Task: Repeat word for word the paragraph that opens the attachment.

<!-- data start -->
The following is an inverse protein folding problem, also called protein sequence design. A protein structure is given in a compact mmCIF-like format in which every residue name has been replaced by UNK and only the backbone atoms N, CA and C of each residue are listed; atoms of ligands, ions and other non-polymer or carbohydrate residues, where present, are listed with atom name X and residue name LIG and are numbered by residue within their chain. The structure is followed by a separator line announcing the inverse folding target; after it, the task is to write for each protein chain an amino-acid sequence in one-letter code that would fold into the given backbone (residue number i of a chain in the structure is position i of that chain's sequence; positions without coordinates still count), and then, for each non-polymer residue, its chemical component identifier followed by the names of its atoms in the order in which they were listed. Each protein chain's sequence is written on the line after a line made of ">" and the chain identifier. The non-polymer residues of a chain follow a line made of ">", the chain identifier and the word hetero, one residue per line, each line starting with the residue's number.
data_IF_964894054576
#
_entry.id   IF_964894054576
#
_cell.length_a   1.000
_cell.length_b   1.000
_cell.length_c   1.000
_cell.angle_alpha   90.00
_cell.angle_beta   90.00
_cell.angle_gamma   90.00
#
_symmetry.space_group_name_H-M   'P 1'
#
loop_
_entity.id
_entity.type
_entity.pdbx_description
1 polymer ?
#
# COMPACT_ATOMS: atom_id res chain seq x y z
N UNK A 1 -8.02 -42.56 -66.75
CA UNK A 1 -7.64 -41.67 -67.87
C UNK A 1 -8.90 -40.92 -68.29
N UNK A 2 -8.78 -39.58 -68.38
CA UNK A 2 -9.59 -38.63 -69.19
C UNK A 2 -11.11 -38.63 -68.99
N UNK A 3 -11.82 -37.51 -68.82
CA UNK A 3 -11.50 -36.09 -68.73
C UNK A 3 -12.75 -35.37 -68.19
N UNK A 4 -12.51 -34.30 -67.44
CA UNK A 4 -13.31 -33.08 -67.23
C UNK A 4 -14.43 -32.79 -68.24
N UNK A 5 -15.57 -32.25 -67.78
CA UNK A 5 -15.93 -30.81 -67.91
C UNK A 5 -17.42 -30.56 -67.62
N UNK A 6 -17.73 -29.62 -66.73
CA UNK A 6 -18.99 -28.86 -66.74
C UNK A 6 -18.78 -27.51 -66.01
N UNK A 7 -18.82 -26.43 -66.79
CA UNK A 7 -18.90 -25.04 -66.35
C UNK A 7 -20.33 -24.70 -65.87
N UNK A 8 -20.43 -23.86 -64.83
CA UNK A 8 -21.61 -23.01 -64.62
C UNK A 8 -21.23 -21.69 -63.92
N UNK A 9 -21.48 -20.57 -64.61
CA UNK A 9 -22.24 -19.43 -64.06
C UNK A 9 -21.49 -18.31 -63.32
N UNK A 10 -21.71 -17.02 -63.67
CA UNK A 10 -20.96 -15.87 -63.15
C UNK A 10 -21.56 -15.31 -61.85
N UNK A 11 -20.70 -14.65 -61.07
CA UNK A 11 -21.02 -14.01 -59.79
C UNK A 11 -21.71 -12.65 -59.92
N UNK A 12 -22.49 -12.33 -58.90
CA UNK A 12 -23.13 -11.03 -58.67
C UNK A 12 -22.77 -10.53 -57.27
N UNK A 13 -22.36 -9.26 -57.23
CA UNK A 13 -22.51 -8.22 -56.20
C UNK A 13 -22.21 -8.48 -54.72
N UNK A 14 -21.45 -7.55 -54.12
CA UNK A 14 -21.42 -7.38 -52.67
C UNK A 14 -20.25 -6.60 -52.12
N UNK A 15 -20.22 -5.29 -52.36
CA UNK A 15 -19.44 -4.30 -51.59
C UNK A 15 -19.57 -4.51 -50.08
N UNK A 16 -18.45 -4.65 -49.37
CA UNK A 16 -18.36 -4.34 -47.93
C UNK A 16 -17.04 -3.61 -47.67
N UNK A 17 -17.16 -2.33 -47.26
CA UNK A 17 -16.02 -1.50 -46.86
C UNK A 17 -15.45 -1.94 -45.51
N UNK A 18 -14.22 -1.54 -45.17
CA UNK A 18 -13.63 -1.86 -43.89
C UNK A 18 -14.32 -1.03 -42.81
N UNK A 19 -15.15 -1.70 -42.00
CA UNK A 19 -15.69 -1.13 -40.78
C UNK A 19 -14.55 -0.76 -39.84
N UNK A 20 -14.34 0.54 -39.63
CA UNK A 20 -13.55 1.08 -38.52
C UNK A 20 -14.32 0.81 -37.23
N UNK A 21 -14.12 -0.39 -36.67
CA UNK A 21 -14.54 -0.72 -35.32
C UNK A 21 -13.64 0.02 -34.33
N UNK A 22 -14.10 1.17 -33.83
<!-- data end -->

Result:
The following is an inverse protein folding problem, also called protein sequence design. A protein structure is given in a compact mmCIF-like format in which every residue name has been replaced by UNK and only the backbone atoms N, CA and C of each residue are listed; atoms of ligands, ions and other non-polymer or carbohydrate residues, where present, are listed with atom name X and residue name LIG and are numbered by residue within their chain. The structure is followed by a separator line announcing the inverse folding target; after it, the task is to write for each protein chain an amino-acid sequence in one-letter code that would fold into the given backbone (residue number i of a chain in the structure is position i of that chain's sequence; positions without coordinates still count), and then, for each non-polymer residue, its chemical component identifier followed by the names of its atoms in the order in which they were listed. Each protein chain's sequence is written on the line after a line made of ">" and the chain identifier. The non-polymer residues of a chain follow a line made of ">", the chain identifier and the word hetero, one residue per line, each line starting with the residue's number.